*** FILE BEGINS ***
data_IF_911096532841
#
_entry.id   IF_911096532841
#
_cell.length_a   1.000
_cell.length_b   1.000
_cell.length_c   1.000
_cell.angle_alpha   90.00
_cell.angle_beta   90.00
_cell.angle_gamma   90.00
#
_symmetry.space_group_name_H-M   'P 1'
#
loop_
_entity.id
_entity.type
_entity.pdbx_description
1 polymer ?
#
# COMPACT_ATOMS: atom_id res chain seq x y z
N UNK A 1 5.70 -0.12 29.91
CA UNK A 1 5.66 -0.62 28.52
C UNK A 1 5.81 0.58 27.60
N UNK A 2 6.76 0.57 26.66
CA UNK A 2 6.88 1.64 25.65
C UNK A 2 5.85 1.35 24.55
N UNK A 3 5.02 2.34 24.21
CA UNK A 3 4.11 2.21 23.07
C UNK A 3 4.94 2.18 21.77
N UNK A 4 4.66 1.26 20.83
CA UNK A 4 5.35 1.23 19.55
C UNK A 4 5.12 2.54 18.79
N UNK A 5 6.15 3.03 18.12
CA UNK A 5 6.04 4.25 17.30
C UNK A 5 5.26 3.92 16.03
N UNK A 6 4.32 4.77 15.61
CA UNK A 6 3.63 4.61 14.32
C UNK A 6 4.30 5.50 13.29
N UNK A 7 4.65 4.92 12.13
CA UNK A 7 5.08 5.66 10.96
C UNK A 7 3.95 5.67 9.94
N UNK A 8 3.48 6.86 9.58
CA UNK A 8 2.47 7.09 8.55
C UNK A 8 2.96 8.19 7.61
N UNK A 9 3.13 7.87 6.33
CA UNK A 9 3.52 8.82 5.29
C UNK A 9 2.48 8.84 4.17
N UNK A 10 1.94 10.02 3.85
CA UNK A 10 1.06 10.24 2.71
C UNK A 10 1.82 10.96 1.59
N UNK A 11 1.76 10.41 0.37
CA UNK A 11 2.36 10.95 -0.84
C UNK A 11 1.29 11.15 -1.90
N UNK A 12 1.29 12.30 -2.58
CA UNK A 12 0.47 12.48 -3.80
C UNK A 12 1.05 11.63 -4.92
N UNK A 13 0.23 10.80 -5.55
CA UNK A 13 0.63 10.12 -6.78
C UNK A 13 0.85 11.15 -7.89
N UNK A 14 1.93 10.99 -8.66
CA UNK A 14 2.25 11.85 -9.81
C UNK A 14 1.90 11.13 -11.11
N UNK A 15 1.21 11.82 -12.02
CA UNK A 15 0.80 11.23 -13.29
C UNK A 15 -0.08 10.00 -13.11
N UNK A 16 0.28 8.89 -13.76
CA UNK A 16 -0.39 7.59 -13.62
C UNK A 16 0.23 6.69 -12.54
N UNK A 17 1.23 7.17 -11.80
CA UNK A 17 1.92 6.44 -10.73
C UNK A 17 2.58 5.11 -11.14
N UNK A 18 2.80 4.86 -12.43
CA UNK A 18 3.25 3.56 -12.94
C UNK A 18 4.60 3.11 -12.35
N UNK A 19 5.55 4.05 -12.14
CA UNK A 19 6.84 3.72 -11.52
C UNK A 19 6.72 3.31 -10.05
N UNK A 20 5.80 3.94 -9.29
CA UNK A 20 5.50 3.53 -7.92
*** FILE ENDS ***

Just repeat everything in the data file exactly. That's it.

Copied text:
data_IF_911096532841
#
_entry.id   IF_911096532841
#
_cell.length_a   1.000
_cell.length_b   1.000
_cell.length_c   1.000
_cell.angle_alpha   90.00
_cell.angle_beta   90.00
_cell.angle_gamma   90.00
#
_symmetry.space_group_name_H-M   'P 1'
#
loop_
_entity.id
_entity.type
_entity.pdbx_description
1 polymer ?
#
# COMPACT_ATOMS: atom_id res chain seq x y z
N UNK A 1 5.70 -0.12 29.91
CA UNK A 1 5.66 -0.62 28.52
C UNK A 1 5.81 0.58 27.60
N UNK A 2 6.76 0.57 26.66
CA UNK A 2 6.88 1.64 25.65
C UNK A 2 5.85 1.35 24.55
N UNK A 3 5.02 2.34 24.21
CA UNK A 3 4.11 2.21 23.07
C UNK A 3 4.94 2.18 21.77
N UNK A 4 4.66 1.26 20.83
CA UNK A 4 5.35 1.23 19.55
C UNK A 4 5.12 2.54 18.79
N UNK A 5 6.15 3.03 18.12
CA UNK A 5 6.04 4.25 17.30
C UNK A 5 5.26 3.92 16.03
N UNK A 6 4.32 4.77 15.61
CA UNK A 6 3.63 4.61 14.32
C UNK A 6 4.30 5.50 13.29
N UNK A 7 4.65 4.92 12.13
CA UNK A 7 5.08 5.66 10.96
C UNK A 7 3.95 5.67 9.94
N UNK A 8 3.48 6.86 9.58
CA UNK A 8 2.47 7.09 8.55
C UNK A 8 2.96 8.19 7.61
N UNK A 9 3.13 7.87 6.33
CA UNK A 9 3.52 8.82 5.29
C UNK A 9 2.48 8.84 4.17
N UNK A 10 1.94 10.02 3.85
CA UNK A 10 1.06 10.24 2.71
C UNK A 10 1.82 10.96 1.59
N UNK A 11 1.76 10.41 0.37
CA UNK A 11 2.36 10.95 -0.84
C UNK A 11 1.29 11.15 -1.90
N UNK A 12 1.29 12.30 -2.58
CA UNK A 12 0.47 12.48 -3.80
C UNK A 12 1.05 11.63 -4.92
N UNK A 13 0.23 10.80 -5.55
CA UNK A 13 0.63 10.12 -6.78
C UNK A 13 0.85 11.15 -7.89
N UNK A 14 1.93 10.99 -8.66
CA UNK A 14 2.25 11.85 -9.81
C UNK A 14 1.90 11.13 -11.11
N UNK A 15 1.21 11.82 -12.02
CA UNK A 15 0.80 11.23 -13.29
C UNK A 15 -0.08 10.00 -13.11
N UNK A 16 0.28 8.89 -13.76
CA UNK A 16 -0.39 7.59 -13.62
C UNK A 16 0.23 6.69 -12.54
N UNK A 17 1.23 7.17 -11.80
CA UNK A 17 1.92 6.44 -10.73
C UNK A 17 2.58 5.11 -11.14
N UNK A 18 2.80 4.86 -12.43
CA UNK A 18 3.25 3.56 -12.94
C UNK A 18 4.60 3.11 -12.35
N UNK A 19 5.55 4.05 -12.14
CA UNK A 19 6.84 3.72 -11.52
C UNK A 19 6.72 3.31 -10.05
N UNK A 20 5.80 3.94 -9.29
CA UNK A 20 5.50 3.53 -7.92